The study finds that many factors could affect deployment and annual market share. The estimated number of vehicles on the road in this time period could be pushed higher through an increased level of consumer acceptance, fleet purchases, new entrants into the market, and most importantly, through incentive programs at the federal, state and local levels, such as an expansion of EV-ready cities and regions, and consumer incentives.

But don’t worry EV manufacturers! Because the government has put political capital at stake in its EV goal, any projection of failure will simply draw more aggressive subsidies. Still, it would be nice to see someone in the White House at least acknowledge what the independent reports seem to be indicating, namely that one million plug-in sales by 2015 is going to be a tall order.

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  • Shaker Shaker on Feb 15, 2011

    Electric VEHICLES -- I'm sure that commercial interests (FedEx, as an example, who's CEO is bullish on EV's for local deliveries), will make up a part of the "million" number. But, hey, keep poking at the Prez - it will keep him focused.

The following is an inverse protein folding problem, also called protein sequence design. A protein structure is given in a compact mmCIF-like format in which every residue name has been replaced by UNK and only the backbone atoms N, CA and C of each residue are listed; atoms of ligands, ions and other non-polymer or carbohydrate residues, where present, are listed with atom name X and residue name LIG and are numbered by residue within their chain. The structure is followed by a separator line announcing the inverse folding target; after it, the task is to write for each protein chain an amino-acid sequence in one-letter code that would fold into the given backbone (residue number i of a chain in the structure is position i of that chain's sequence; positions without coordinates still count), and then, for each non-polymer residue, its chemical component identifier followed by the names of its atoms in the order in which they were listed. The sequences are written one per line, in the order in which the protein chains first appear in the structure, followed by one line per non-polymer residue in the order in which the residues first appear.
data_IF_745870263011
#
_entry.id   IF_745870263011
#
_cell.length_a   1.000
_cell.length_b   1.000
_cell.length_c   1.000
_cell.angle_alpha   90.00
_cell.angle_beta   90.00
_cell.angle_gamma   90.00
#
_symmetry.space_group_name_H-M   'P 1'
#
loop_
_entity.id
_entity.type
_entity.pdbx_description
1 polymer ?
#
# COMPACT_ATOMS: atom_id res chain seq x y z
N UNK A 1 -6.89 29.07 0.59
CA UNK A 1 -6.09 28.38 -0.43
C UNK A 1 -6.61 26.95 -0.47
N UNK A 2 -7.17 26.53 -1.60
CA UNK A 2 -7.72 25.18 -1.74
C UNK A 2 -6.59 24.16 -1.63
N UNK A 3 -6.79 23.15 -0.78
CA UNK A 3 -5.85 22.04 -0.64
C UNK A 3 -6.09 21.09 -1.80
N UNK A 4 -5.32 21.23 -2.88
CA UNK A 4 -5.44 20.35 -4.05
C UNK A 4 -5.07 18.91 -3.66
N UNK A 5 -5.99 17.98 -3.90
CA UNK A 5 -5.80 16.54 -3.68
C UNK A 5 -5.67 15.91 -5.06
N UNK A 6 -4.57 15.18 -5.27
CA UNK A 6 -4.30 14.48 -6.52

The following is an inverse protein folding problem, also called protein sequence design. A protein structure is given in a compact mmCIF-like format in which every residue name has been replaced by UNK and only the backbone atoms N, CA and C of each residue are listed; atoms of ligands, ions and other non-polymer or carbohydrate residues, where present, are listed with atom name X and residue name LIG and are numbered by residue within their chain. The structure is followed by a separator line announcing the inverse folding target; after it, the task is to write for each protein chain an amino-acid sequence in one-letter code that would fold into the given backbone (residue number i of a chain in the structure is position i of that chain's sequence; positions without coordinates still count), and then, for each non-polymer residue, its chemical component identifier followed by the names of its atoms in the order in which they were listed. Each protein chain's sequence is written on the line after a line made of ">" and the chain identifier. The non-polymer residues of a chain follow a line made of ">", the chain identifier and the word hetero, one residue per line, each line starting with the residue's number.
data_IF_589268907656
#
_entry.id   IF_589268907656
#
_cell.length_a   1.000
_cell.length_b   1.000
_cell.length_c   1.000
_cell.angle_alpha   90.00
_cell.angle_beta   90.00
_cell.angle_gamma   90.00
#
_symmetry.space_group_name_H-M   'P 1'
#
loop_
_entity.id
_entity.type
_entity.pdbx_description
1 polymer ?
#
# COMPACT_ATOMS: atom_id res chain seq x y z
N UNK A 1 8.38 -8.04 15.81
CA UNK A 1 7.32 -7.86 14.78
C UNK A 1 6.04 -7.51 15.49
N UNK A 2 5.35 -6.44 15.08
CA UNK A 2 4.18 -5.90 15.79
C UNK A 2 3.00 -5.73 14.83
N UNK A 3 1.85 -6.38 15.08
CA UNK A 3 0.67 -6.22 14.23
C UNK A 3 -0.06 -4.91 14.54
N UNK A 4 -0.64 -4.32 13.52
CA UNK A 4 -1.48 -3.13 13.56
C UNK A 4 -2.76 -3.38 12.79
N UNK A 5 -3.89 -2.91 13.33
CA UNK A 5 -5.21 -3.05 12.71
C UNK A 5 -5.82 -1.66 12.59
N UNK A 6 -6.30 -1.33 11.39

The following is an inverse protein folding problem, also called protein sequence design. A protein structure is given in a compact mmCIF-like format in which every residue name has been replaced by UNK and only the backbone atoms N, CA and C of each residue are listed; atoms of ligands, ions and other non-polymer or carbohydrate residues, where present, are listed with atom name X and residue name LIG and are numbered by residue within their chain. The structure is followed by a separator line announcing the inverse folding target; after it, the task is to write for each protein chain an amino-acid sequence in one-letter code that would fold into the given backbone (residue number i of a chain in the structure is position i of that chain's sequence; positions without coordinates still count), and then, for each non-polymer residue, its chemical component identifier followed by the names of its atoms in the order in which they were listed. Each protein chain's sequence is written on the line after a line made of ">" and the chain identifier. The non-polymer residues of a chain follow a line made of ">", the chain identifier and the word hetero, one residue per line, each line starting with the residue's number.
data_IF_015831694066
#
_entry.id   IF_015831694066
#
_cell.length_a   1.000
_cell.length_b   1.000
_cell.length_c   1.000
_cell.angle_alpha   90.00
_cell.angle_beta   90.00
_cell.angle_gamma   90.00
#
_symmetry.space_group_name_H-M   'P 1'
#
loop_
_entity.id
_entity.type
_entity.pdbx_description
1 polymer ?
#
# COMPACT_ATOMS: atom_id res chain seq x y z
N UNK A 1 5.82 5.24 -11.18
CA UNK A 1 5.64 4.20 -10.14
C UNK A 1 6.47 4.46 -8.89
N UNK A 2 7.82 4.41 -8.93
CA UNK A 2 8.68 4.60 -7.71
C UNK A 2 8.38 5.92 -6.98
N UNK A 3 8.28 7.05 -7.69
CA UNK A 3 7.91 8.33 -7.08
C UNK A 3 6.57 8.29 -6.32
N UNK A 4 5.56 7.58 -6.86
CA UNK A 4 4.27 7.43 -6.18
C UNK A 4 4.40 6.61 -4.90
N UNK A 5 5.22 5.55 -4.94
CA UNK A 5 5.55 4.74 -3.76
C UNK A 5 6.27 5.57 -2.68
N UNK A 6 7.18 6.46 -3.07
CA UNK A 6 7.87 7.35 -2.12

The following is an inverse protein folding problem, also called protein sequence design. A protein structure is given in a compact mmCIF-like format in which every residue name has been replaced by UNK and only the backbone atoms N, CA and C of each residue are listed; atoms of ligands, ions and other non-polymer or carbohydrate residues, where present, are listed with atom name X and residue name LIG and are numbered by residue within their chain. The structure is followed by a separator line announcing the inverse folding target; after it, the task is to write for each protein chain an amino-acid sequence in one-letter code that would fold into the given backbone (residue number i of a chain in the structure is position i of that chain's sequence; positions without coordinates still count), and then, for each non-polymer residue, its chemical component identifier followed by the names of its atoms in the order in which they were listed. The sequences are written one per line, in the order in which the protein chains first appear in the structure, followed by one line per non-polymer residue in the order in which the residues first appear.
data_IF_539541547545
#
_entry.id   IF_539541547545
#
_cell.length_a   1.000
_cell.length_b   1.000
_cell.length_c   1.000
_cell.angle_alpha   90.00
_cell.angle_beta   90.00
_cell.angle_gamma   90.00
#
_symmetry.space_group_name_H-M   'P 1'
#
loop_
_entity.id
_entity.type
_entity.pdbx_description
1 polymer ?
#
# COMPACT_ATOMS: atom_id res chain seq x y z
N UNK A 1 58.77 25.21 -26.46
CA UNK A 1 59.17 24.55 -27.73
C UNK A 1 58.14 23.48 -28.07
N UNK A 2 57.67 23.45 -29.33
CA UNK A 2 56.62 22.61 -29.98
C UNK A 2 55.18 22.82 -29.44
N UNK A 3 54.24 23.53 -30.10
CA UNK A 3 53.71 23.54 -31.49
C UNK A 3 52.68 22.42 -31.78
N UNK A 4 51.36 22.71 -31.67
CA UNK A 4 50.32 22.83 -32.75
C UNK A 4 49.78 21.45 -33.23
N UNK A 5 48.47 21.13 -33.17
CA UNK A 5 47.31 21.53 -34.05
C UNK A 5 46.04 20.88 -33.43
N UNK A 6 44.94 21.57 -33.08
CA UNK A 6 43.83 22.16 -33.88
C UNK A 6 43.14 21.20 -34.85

• SVX pearlie SVX pearlie on Feb 15, 2011

      If Plug-ins include mild assist hybrids with a 120V plug, it's easily doable.

  • VanillaDude VanillaDude on Feb 15, 2011

    Political needs are not tethered to reality, but in spite of, reality. We could get to the Moon because it was an engineering possibility. All the knowledge was there. As early as 1935 we knew enough about rockets to make the kind of calculations necessary to do it. What Obama is proposing isn't dependant soley on engineering. All the knowledge is already here. What he is proposing forces an complete change on how we live daily. When we see dozens of stranded electric vehicles in snowstorms, or have the first death caused by battery failure when a gasoline powered vehicle would have prevented the death - electric cars will go the way of Barack Obama himself. Right next to Jimmy Carter. They can be bookends for a bookshelf filled with books they wrote about themselves.

  • 56m65711446 Well, I had a suburban auto repair shop in those days.